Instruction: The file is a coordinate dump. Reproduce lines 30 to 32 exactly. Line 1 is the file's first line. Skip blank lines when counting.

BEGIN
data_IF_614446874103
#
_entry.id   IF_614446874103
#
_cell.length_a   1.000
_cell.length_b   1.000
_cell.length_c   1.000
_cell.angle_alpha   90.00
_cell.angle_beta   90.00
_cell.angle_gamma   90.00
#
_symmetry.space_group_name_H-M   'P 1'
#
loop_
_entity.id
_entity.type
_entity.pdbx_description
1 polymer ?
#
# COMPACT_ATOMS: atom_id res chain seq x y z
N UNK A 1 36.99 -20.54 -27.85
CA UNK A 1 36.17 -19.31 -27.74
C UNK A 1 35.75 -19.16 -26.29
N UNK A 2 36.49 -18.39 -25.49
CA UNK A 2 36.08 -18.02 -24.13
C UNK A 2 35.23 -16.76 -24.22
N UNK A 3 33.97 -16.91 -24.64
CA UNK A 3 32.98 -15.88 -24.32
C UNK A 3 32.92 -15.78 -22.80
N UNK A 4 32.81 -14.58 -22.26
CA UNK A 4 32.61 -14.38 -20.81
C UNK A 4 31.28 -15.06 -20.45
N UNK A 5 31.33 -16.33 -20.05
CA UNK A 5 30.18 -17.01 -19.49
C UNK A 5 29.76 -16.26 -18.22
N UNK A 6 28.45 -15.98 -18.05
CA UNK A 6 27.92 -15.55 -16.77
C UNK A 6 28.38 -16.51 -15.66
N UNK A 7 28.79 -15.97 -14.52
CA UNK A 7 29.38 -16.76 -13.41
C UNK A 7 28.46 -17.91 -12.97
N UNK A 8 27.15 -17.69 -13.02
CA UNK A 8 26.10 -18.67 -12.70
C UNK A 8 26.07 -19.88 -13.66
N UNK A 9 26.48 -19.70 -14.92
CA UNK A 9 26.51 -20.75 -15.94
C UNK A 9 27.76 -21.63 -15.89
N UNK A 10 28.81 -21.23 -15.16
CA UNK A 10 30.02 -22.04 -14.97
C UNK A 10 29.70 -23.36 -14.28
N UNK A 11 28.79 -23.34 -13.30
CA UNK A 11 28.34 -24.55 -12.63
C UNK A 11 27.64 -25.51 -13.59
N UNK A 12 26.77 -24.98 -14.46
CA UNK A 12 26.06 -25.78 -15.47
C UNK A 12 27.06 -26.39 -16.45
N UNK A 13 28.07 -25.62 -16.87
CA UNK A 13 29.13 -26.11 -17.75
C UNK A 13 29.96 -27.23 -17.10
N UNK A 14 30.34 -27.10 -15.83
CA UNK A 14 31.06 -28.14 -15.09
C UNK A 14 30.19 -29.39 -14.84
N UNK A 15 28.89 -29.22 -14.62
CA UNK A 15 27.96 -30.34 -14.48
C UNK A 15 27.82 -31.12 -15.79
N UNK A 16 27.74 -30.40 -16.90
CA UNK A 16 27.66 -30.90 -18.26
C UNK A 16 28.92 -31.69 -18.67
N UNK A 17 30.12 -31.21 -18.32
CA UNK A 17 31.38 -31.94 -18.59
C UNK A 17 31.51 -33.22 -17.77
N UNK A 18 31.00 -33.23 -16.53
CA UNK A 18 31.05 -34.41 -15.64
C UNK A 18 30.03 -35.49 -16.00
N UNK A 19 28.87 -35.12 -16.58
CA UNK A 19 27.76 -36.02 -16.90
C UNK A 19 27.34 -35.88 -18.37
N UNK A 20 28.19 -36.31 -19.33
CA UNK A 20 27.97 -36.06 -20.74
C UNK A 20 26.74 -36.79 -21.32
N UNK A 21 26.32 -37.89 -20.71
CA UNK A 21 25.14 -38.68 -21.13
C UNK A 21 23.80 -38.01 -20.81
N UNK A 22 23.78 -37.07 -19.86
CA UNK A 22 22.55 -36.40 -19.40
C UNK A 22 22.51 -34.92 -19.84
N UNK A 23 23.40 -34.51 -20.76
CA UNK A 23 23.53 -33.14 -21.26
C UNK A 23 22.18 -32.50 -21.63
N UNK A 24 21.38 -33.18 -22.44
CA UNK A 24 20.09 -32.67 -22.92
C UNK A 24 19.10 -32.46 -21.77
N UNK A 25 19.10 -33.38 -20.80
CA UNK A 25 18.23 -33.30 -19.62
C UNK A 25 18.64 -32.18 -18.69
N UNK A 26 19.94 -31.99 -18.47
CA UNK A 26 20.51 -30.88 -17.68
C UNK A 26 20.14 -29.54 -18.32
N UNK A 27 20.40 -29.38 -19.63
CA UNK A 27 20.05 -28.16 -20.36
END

N UNK A 4 32.81 -14.58 -22.26
CA UNK A 4 32.61 -14.38 -20.81
C UNK A 4 31.28 -15.06 -20.45